THERE was a great battle at sea. One could hear nothing but the roar of the big guns. The air was filled with black smoke. The water was strewn with broken masts and pieces of timber  which the cannon balls had knocked from the ships. Many men had been killed, and many more had been wounded.
The flagship had taken fire. The flames were breaking out from below. The deck was all ablaze. The men who were left alive made haste to launch a small boat. They leaped into it, and rowed swiftly away. Any other place was safer now than on board of that burning ship. There was powder in the hold.
But the captain's son, young Casabianca, still stood upon the deck. The flames were almost all around him now; but he would not stir from his post. His father had bidden him stand there, and he had been taught always to obey. He trusted in his father's word, and believed that when the right time came he would tell him to go.
He saw the men leap into the boat. He heard them call to him to come. He shook his head.
"When father bids me, I will go," he said.
And now the flames were leaping up the masts. The sails were all ablaze. The fire blew hot upon his cheek. It scorched his hair. It was before him, behind him, all around him.
"O father!" he cried, "may I not go now? The men have all left the ship. Is it not time that we too should leave it?"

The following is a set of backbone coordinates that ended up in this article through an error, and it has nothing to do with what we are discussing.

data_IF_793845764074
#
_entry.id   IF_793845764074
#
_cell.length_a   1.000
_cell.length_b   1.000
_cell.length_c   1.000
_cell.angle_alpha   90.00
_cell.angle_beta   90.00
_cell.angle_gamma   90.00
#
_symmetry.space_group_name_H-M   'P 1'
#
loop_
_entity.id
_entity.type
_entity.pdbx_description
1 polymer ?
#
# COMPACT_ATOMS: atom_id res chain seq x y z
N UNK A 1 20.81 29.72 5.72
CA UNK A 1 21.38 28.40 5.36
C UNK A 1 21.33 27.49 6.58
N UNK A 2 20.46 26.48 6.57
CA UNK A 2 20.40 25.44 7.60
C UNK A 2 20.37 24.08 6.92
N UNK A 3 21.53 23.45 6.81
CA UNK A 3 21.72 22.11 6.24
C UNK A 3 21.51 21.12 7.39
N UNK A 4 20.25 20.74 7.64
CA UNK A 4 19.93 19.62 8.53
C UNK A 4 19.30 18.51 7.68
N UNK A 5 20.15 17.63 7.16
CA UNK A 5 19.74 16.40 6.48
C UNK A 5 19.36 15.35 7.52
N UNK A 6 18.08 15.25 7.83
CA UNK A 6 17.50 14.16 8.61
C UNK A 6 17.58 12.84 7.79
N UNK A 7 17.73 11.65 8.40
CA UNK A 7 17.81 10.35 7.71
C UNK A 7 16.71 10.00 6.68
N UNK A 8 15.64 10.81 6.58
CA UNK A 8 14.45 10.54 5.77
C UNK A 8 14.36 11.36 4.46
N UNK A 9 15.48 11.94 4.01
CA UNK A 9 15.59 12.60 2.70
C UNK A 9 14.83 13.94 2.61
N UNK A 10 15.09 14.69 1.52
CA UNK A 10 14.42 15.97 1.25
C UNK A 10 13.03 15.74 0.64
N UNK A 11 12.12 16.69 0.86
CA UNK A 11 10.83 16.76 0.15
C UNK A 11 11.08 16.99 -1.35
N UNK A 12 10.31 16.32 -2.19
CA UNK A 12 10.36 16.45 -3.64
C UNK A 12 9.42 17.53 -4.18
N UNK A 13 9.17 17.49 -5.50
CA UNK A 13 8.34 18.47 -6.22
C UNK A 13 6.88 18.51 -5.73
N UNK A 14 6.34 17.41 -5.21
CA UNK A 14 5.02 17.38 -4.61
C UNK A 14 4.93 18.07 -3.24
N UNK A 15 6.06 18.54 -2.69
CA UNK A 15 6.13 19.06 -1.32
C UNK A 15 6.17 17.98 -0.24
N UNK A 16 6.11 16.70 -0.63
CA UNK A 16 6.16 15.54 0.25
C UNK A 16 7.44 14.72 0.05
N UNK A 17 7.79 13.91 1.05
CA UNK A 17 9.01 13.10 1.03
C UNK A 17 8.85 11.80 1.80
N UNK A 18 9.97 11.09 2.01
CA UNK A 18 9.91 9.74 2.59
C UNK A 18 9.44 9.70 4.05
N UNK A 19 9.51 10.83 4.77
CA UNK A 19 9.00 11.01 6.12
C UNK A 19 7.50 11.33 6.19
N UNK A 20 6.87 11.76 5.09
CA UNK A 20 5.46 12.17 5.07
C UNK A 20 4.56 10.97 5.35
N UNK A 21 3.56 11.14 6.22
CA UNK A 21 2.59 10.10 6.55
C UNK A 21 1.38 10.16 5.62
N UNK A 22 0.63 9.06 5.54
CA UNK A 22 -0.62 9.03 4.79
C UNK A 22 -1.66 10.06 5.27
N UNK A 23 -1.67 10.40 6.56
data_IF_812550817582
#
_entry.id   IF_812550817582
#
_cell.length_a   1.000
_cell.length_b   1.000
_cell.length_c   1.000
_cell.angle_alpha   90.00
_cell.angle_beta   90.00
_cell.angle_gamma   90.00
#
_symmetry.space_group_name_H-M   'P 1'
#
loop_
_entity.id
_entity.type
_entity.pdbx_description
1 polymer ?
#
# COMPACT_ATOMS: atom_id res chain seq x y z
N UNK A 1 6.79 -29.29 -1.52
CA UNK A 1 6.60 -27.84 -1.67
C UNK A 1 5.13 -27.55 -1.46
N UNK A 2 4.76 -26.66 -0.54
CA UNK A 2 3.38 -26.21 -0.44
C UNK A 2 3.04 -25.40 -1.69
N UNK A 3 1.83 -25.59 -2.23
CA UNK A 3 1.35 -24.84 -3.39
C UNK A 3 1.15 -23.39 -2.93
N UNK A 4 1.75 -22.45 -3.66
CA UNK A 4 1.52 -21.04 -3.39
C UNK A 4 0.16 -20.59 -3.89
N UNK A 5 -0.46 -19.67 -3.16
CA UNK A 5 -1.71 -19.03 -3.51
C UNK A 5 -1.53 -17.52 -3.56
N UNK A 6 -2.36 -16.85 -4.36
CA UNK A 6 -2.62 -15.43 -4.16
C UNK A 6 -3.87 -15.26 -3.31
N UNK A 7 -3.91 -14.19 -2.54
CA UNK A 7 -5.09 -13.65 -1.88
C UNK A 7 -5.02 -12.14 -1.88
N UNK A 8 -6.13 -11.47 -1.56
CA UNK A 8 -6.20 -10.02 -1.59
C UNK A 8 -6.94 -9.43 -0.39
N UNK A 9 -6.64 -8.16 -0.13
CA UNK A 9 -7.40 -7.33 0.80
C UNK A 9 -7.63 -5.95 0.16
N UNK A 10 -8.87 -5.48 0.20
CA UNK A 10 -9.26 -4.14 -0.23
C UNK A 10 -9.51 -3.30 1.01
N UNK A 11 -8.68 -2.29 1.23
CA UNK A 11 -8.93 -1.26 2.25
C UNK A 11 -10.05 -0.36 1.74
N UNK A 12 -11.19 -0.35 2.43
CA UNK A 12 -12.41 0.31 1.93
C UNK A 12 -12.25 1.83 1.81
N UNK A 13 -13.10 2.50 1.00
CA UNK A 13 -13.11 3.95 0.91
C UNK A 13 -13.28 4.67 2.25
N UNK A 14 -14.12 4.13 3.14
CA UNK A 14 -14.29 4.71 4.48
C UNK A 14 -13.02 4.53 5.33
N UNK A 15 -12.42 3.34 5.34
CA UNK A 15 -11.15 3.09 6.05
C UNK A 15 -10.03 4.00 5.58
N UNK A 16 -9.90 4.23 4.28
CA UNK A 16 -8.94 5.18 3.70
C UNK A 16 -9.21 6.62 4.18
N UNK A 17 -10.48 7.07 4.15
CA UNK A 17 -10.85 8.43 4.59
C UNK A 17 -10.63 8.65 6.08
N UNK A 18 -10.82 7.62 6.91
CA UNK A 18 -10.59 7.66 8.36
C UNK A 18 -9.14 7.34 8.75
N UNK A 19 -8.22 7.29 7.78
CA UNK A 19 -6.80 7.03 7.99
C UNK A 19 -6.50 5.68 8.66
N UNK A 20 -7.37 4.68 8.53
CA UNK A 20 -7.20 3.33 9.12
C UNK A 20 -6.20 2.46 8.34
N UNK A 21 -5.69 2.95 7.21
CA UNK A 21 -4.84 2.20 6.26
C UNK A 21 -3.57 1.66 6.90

He did not know that his father was lying in the burning cabin below, that a cannon ball had struck him dead at the very beginning of the fight. He listened to hear his answer.
"Speak louder, father!" he cried. "I cannot hear what you say."
Above the roaring of the flames, above the crashing of the falling spars, above the booming of the gulls, he fancied that his father's voice came faintly to him through the scorching air.
"I am here, father! Speak once again!" he gasped.
But what is that?
A great flash of light fills the air; clouds of smoke shoot quickly upward to the sky; and—
Oh, what a terrific sound! Louder than thunder, louder than the roar of all the guns! The air quivers; the sea itself trembles; the sky is black.
The blazing ship is seen no more.
There was powder in the hold!
A long time ago a lady, whose name was Mrs. Hemans, wrote a poem about this brave boy Casabianca. It is not a very well written poem, and yet everybody has read it, and thousands of people have  learned it by heart. I doubt not but that some day you too will read it. It begins in this way:—